Over to the Laser Radial Medal Race and Alison Young’s victory in the race was not enough elevate her above 8th overall with the Gold Medal going to overnight leader Marit Bowmeester (NED) claiming the Gold Medal she lost out on to Xu Li Jia (CHN) in Weymouth 4 years ago. A silver medal for Analise Murphy (IRL) went some way to compensate for her 4th place at London 2012 which must have been particularly sweet if you remember her start to that regatta. The podium was completed by Rindom (DEN) who had sailed a consistent regatta with only one placing outside the top 10, such was the competitiveness of the top end of this fleet.

Off the medal course there were still 4 other classes fighting to decide who would sail on the last day of their regatta.

Worthy of note is Clark & Mills (GBR) who emulated their GBR team mate by securing the Gold Medal in the Women’s 470 a day in advance and now stand 20 points clear at the top of their leaderboard. A remarkable recovery by Aleh & Powrie (NZL) who, if you remember were languishing down in 6th finds them in silver medal slot but just one point clear but if they find their form of the last 3 races again (1,1,4) should be able to secure that medal BUT just one point behind in bronze position are haeger & Provancha (USA) who I am sure would be delighted to go one better than their compatriot, Caleb Paine in the Finns. Could be quite a ding dong that race.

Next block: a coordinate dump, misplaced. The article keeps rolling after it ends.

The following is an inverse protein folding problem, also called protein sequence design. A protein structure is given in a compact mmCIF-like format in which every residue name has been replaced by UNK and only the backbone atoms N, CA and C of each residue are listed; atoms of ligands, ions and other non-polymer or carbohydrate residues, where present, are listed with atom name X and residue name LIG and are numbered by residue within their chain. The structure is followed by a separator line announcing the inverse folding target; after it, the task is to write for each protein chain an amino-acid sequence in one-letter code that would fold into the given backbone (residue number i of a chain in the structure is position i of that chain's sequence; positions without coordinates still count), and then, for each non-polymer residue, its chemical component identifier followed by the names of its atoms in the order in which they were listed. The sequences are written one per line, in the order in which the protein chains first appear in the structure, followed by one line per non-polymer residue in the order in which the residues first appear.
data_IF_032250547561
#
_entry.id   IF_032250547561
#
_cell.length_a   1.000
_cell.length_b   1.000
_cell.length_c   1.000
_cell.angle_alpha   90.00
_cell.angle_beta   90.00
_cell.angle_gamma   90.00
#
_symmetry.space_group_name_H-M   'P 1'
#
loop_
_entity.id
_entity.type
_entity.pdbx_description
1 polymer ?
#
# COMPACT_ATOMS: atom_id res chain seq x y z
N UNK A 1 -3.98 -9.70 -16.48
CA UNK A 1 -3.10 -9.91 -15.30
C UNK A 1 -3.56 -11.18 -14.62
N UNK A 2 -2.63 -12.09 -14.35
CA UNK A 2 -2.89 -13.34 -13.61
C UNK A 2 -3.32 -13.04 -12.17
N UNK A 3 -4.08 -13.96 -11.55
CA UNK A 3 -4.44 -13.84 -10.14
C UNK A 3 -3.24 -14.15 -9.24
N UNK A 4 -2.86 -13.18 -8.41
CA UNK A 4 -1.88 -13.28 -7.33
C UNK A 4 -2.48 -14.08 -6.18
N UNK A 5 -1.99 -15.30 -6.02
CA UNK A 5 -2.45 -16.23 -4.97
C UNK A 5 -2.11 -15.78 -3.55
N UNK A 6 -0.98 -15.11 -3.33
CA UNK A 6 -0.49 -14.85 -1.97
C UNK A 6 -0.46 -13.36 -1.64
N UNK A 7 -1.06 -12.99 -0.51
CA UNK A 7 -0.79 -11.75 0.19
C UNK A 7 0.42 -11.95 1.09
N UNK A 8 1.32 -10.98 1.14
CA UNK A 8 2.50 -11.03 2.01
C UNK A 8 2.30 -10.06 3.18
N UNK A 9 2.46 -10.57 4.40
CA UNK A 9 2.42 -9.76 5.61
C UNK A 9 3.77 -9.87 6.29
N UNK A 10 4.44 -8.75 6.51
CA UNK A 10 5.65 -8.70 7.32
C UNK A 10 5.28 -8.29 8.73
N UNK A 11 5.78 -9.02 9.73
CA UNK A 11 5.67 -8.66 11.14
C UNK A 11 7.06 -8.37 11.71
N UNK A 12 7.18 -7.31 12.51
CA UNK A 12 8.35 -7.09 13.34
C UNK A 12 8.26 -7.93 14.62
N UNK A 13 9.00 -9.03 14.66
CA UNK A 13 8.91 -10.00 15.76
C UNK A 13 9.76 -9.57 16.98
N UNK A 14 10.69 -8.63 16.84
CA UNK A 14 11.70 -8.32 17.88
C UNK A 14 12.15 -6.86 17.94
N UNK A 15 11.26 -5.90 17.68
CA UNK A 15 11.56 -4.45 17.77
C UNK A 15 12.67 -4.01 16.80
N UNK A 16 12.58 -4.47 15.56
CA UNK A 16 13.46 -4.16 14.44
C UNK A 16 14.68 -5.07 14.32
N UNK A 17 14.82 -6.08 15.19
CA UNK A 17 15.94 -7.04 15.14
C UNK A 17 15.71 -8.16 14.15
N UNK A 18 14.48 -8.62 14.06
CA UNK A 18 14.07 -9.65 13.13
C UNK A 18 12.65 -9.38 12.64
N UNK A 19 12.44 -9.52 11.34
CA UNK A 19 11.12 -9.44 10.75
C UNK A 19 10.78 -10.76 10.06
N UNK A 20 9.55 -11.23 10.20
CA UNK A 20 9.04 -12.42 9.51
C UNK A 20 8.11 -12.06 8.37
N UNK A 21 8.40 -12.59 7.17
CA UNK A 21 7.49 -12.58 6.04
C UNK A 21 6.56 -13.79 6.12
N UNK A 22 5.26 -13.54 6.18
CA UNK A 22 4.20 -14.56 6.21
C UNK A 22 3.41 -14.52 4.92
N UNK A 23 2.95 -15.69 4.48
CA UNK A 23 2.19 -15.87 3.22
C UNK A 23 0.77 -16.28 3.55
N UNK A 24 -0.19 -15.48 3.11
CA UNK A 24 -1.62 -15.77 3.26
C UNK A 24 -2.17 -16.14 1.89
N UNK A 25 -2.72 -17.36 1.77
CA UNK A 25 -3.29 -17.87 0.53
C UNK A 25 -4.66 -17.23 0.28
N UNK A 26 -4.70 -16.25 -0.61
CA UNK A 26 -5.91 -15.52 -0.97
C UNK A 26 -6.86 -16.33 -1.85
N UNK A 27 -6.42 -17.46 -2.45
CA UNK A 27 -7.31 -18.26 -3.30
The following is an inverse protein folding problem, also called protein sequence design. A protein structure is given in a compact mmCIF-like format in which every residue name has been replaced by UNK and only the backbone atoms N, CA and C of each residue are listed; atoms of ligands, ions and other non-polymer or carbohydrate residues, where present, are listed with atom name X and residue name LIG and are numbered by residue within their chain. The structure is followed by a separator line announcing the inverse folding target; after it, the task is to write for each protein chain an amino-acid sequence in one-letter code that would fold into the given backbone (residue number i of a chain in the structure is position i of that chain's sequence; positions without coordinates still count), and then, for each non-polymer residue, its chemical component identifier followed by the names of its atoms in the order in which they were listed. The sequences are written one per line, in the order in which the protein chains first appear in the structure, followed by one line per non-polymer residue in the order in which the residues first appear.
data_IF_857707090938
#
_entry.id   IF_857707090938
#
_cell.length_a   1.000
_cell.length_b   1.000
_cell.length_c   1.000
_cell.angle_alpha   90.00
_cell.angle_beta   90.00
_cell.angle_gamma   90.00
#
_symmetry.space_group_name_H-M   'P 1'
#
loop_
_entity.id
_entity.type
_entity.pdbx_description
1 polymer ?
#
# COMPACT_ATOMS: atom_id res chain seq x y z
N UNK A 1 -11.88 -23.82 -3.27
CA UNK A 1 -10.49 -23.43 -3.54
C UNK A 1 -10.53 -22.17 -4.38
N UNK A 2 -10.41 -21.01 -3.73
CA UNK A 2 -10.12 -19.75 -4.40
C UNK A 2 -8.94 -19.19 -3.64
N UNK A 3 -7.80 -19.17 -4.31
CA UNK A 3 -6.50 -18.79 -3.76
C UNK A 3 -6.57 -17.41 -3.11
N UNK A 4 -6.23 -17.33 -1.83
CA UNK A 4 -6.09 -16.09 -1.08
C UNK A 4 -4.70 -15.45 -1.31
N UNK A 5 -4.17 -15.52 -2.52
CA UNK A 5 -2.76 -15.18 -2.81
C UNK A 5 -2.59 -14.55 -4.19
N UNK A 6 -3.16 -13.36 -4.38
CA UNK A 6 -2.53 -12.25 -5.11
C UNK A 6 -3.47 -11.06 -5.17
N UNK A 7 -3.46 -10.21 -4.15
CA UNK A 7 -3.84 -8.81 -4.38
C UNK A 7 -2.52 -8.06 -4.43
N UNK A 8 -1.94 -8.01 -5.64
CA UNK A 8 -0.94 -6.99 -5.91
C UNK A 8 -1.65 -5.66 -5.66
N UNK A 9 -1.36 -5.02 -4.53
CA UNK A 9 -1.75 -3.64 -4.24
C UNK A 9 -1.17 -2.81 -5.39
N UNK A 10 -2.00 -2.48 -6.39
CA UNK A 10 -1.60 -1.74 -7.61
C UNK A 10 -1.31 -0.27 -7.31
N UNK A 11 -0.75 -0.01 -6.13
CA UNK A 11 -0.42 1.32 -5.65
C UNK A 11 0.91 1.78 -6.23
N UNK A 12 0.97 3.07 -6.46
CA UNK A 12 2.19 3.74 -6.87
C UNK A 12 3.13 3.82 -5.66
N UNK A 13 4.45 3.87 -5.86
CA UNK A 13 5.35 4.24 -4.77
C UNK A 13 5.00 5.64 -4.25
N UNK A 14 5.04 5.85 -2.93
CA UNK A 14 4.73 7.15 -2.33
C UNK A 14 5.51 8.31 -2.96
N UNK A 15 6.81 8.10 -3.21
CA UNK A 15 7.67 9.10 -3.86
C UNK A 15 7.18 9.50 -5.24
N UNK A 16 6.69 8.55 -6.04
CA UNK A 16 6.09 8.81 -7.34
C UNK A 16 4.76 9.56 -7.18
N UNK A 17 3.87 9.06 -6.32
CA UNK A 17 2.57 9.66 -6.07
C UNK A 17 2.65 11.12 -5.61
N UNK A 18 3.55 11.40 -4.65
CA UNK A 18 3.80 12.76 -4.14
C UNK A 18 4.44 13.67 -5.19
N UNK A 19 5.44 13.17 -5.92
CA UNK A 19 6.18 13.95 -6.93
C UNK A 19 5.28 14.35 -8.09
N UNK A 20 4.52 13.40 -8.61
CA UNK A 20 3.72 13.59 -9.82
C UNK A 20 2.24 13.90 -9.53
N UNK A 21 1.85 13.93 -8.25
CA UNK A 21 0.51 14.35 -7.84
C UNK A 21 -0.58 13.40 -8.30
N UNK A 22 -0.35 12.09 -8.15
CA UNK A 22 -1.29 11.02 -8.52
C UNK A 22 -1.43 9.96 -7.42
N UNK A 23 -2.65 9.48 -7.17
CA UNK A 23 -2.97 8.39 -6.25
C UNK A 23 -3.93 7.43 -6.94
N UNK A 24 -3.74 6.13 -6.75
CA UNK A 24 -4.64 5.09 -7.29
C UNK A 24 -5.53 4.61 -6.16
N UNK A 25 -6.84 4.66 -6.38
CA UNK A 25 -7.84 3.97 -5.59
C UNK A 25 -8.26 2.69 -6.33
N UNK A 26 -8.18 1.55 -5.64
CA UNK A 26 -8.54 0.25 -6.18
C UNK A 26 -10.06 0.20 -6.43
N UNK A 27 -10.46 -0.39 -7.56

The men’s 470 sees another chance for a Croatian Medal with Fantela & Marenic (CRO) holding top spot and 11 points clear of mantis & Cagialis (GRE) who will doubtless be sailing with one eye over their shoulders at Belcher & Ryan (AUS) who are just one place behind them in medal race terms (2 points). This silver/bronze battle may well play into the hands of the Croatian pairing giving them a cleared shot of going one better than their team mate in the Lasers.

Worthy of mention is the family rivalries that have been out there on the water this week.